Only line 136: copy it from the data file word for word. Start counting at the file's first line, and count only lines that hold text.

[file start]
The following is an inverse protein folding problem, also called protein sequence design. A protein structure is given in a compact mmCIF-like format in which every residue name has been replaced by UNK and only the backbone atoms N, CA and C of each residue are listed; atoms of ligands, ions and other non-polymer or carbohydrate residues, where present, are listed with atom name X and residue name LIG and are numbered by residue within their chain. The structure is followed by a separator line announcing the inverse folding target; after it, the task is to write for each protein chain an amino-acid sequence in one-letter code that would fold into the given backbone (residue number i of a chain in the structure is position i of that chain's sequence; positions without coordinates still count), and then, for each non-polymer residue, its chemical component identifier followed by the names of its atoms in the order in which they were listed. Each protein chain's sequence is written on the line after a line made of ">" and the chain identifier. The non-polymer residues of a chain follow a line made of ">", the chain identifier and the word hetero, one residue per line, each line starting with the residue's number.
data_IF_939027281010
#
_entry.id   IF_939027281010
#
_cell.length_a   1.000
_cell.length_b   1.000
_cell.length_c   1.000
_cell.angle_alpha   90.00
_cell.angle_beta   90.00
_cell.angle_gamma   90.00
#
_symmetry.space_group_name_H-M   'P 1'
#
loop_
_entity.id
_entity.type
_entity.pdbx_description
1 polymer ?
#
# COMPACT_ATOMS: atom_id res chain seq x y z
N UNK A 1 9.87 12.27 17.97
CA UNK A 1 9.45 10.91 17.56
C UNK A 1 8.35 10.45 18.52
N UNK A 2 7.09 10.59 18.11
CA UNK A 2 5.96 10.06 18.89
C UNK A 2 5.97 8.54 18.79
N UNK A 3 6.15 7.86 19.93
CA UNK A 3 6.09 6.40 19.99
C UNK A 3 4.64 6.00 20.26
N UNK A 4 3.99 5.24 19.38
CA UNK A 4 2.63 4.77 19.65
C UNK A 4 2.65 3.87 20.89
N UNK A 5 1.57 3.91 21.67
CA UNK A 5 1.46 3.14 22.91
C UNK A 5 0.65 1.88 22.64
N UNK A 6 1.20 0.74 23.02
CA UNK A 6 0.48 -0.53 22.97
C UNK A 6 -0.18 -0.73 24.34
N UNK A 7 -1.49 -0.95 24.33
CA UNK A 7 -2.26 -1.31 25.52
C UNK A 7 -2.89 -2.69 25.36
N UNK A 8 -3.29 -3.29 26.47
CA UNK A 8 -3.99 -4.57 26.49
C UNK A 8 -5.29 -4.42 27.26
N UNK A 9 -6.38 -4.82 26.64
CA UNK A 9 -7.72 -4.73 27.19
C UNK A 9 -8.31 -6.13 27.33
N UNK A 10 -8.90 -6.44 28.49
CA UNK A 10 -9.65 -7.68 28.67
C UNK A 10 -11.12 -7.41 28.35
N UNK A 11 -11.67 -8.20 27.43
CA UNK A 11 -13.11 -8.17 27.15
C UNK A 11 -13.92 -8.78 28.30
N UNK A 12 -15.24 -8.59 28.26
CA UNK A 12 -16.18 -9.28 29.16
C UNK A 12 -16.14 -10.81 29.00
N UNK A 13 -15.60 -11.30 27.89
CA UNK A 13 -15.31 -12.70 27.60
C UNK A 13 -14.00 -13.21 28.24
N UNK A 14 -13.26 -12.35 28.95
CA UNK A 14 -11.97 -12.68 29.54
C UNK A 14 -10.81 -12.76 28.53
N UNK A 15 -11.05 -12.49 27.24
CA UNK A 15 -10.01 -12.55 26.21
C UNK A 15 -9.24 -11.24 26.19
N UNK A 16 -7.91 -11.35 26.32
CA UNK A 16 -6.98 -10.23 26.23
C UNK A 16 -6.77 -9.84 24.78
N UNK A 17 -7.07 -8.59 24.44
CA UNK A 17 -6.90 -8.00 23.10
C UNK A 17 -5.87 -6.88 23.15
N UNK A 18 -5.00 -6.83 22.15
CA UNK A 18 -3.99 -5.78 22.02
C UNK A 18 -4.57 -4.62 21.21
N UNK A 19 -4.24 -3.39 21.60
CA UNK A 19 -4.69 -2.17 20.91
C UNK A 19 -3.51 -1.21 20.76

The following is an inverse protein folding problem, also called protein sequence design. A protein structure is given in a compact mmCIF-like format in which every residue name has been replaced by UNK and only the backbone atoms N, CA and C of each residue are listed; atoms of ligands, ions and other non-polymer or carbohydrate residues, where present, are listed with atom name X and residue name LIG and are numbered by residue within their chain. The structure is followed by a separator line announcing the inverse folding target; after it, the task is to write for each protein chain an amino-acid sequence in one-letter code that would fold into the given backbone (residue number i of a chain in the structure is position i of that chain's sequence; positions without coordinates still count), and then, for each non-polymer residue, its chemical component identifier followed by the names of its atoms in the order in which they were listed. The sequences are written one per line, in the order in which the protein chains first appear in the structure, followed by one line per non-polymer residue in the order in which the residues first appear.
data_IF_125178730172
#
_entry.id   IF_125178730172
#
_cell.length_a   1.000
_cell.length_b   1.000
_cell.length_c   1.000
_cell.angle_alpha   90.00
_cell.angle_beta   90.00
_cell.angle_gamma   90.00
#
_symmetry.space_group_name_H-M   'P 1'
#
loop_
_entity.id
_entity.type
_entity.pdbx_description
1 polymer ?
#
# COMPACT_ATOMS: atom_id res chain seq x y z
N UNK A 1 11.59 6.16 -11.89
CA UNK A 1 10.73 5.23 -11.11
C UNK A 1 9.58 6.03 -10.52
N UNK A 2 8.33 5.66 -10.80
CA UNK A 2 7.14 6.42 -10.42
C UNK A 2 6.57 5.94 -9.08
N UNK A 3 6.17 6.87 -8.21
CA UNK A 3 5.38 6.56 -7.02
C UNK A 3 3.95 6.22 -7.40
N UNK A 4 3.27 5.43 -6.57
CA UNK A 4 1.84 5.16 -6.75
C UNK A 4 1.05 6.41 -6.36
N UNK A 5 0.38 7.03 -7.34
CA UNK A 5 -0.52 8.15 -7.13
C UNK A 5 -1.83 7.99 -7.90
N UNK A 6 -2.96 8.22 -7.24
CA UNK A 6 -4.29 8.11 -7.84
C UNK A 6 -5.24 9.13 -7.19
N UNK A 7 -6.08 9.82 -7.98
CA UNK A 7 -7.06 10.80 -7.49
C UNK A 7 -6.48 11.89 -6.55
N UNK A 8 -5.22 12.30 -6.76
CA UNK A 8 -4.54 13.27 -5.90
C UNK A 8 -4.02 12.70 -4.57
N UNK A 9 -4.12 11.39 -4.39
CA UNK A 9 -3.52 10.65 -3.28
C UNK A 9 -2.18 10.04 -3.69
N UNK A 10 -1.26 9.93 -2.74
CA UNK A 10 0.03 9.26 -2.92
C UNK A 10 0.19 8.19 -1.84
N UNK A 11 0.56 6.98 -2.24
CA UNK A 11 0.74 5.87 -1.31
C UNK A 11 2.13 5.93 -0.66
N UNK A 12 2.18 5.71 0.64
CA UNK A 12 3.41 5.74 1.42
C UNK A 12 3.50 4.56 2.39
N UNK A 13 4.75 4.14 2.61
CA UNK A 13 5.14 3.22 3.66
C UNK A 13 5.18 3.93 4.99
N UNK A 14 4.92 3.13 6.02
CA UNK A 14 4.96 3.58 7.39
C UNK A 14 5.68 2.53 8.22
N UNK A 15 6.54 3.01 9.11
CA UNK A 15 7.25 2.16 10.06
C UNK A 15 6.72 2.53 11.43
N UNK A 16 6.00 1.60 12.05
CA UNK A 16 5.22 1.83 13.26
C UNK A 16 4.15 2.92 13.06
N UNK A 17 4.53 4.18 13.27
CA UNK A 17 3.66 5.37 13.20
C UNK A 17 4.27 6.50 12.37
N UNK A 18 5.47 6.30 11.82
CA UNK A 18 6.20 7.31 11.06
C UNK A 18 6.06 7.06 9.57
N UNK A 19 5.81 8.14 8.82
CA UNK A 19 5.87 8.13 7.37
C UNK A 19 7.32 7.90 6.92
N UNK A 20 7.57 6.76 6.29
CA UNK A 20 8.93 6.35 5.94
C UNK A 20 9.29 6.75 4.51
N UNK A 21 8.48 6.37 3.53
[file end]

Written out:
N UNK A 13 4.75 4.14 2.61